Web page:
“Family-centered care” acknowledges that family caregivers are often essential partners in medical care, “supporting and caring for patients during and between encounters with the health care system” (9,10). Caregivers often help ensure continuity, timeliness, and efficiency of care by reminding patients of, or reinforcing, communication they have had with their care-teams; navigating (sometimes complex) recommended follow-up appointments and/or coordination of care; improving adherence to agreed-upon care plans, medication regimens, diets, etc.; and relaying concerns or difficulties that arise either between visits or during future encounters. Family caregivers can enhance informed decision-making by facilitating good communication; advocating for what is most important to patients by bringing attention to their psycho-social-spiritual, as well as medical, needs; and providing emotional support to enable patients to better advocate for themselves during stressful situations.




Restricting the presence of family caregivers often also imposes unintended harms and burdens on clinicians.

In the outpatient setting these include:

  • Added time and effort required to inform caregivers and engage them in decision-making and care
  • Increased support required to accommodate for the disabilities or communication challenges of unaccompanied patients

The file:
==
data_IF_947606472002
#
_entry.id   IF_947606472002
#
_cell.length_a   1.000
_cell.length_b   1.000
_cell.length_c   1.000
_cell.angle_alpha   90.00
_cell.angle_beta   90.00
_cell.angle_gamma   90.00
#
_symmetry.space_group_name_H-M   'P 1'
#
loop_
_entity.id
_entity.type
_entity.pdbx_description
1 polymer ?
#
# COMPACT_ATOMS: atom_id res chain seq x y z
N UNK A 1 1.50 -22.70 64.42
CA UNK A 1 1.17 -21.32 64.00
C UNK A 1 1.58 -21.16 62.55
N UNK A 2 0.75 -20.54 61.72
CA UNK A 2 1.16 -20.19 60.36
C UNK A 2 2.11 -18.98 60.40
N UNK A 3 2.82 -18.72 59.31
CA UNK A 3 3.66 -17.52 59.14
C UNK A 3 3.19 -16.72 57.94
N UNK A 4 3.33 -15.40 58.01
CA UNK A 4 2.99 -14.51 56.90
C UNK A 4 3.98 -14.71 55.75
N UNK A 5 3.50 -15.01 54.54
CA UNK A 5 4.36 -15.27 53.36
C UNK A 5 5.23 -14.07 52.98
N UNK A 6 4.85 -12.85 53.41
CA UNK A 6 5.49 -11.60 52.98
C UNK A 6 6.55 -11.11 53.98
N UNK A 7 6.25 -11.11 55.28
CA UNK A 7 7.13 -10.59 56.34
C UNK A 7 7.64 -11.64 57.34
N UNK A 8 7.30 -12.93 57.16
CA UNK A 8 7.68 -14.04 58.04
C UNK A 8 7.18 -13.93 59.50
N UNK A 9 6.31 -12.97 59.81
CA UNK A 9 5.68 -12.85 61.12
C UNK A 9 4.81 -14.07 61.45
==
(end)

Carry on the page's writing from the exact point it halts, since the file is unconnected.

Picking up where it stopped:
• Additional burdens in obtaining appropriate informed consent or coordinating complex care
  • Misperceptions about what the patient understood or the patient’s emotional response to a given clinical encounter, which can undermine efforts to provide patient-centered care
  • Moral distress, e.g., feelingcomplicit in enforcing policies one perceives as harmful to patients and families (1,4,5)
  • Professional frustration and dissatisfaction; feeling under-supported in providing the extra time and effort needed to ensure patient-centered (1,5,8)

In the inpatient or long-term care setting, additional harms for clinicians include:

  • Added time and effort required to compensate for care often provided by loved ones (e.g., providing emotional support and supporting daily activities [e.g., feeding, assisting mobility, reorienting the patient]) (1,10)
  • Profound emotional and moral distress in accompanying patients through severe illness or dying alone (1,4,5,8)


When caregivers are not allowed to be present during clinical encounters, clinicians must make additional efforts to fulfill their duties to value, respect, and support family caregivers through careful communication and including them in informed decision-making (1,16). In Mr. Turner’s case, he and his wife clearly desired her full engagement in his care, yet no accommodation—not even a phone call during his oncology visit—was offered to allow her to provide needed support, nor could she provide and gather information crucial to his care. Importantly, like Mr. Turner, patients who most need caregiver presence are often least able/empowered to advocate for themselves to request needed accommodations or exemptions from visitor restrictions. Therefore, the onus must rest upon clinicians to assess patients’ desires/needs for caregiver presence and proactively offer strategies to include loved ones in care, even if they can only participate remotely.